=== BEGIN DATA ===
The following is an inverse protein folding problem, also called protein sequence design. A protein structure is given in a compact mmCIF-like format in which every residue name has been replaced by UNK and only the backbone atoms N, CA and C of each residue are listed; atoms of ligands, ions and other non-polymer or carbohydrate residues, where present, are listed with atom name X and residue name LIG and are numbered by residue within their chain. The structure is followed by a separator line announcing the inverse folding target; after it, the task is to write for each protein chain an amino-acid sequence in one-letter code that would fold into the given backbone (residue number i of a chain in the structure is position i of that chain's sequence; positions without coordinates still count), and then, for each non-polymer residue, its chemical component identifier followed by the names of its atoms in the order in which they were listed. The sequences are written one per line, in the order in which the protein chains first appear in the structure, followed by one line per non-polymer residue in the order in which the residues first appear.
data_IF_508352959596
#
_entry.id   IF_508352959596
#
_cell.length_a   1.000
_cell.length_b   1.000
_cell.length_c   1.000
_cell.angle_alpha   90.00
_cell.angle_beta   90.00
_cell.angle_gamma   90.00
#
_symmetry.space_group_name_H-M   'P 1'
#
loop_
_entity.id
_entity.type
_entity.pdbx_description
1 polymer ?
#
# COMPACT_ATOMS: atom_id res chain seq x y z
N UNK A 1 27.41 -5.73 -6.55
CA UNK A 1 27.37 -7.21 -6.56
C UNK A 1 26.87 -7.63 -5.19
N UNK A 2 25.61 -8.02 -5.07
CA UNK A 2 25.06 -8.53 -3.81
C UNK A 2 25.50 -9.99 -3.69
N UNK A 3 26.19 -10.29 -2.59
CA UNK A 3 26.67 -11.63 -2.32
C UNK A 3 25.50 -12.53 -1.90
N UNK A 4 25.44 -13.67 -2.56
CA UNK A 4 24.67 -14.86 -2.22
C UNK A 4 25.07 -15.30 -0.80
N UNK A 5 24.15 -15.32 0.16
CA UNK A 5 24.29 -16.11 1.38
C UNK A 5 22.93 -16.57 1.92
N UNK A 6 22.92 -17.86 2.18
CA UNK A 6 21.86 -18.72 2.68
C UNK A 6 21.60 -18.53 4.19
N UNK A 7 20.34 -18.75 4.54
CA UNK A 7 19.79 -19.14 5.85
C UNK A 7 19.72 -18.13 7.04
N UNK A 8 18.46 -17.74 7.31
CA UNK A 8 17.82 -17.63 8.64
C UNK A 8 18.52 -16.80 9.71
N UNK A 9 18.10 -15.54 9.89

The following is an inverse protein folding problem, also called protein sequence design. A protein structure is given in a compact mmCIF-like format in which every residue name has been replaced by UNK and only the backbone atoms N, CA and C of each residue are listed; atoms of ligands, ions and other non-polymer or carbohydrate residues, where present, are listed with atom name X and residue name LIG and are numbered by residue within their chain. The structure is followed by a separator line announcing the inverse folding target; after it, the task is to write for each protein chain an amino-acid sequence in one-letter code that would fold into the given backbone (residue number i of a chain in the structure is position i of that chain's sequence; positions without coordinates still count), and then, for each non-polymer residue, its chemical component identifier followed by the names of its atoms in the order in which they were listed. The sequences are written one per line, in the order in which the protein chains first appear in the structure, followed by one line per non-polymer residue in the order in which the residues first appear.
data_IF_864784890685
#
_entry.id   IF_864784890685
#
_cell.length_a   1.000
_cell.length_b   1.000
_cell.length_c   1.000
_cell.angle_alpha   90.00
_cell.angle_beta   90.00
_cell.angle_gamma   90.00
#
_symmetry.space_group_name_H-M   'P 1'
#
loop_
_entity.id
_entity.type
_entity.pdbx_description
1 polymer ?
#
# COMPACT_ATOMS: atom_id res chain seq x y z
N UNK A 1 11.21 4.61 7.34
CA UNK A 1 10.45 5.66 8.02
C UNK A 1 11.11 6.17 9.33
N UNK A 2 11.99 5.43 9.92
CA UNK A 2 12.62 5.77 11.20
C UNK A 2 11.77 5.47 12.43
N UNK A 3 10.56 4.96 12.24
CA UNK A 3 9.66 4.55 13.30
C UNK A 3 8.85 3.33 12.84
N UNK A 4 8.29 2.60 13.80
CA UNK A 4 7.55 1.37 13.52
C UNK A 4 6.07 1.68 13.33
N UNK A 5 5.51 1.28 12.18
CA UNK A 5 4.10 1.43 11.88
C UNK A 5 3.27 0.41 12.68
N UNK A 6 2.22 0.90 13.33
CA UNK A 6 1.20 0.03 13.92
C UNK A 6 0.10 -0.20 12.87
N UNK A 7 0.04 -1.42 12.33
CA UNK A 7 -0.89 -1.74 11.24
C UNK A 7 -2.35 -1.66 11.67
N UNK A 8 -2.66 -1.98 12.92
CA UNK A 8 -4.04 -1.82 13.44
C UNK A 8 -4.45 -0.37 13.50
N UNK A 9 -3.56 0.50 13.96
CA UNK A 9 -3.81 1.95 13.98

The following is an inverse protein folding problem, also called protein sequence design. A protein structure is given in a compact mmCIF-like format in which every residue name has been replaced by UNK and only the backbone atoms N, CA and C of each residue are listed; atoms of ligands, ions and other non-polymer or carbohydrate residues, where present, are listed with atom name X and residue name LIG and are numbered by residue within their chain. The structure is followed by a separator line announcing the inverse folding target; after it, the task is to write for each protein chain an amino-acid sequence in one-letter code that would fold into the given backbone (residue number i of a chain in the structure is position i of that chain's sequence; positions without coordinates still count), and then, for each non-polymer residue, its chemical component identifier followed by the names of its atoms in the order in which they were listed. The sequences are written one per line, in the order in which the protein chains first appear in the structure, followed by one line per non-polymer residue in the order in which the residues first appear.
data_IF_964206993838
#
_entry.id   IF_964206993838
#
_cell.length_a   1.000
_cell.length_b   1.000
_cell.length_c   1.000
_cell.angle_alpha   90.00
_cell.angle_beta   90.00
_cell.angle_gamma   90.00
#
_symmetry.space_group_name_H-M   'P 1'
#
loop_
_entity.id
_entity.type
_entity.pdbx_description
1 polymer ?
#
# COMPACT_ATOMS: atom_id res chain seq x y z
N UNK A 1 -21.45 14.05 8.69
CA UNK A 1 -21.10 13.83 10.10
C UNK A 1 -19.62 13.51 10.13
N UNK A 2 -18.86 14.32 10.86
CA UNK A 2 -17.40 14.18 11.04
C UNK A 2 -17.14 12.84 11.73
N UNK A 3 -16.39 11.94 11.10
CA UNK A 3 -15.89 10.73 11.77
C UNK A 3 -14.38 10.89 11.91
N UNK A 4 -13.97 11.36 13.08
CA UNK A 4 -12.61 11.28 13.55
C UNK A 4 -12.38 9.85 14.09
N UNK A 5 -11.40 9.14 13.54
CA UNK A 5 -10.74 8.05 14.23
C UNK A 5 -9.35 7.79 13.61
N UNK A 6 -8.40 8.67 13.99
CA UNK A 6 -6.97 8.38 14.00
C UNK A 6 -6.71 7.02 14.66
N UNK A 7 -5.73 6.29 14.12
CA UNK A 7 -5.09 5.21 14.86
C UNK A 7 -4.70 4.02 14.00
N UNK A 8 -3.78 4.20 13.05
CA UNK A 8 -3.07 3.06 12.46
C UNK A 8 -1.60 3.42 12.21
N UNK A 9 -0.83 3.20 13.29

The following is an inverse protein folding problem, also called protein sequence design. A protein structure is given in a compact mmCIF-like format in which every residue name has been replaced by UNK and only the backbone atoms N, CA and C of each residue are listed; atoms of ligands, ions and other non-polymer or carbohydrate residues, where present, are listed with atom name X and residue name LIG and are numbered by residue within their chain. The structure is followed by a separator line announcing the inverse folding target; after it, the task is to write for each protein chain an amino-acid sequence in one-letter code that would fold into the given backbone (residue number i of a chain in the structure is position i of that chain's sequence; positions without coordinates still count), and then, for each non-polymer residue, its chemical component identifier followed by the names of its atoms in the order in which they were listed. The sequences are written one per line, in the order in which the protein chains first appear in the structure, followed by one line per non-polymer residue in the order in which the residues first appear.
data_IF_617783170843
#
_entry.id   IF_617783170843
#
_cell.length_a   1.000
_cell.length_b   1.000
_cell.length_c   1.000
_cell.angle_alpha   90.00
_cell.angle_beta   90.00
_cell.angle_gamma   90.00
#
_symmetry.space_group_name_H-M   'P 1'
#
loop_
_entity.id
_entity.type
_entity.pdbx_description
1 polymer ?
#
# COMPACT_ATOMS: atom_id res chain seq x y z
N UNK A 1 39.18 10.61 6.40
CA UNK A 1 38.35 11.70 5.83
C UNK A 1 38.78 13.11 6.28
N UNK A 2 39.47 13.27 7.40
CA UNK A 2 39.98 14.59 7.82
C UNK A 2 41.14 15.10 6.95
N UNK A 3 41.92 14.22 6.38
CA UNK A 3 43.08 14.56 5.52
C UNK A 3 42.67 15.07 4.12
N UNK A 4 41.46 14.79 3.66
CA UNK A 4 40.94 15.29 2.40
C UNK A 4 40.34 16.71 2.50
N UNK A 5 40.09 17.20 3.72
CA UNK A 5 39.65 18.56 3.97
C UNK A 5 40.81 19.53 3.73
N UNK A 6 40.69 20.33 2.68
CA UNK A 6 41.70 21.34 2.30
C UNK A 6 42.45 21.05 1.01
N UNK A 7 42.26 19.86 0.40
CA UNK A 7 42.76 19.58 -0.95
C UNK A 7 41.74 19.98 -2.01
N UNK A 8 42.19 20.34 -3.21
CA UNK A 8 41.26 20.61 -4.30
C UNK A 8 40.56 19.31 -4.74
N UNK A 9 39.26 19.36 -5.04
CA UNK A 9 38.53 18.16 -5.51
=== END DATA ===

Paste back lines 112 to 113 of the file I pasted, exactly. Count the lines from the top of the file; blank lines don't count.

1 polymer ?
#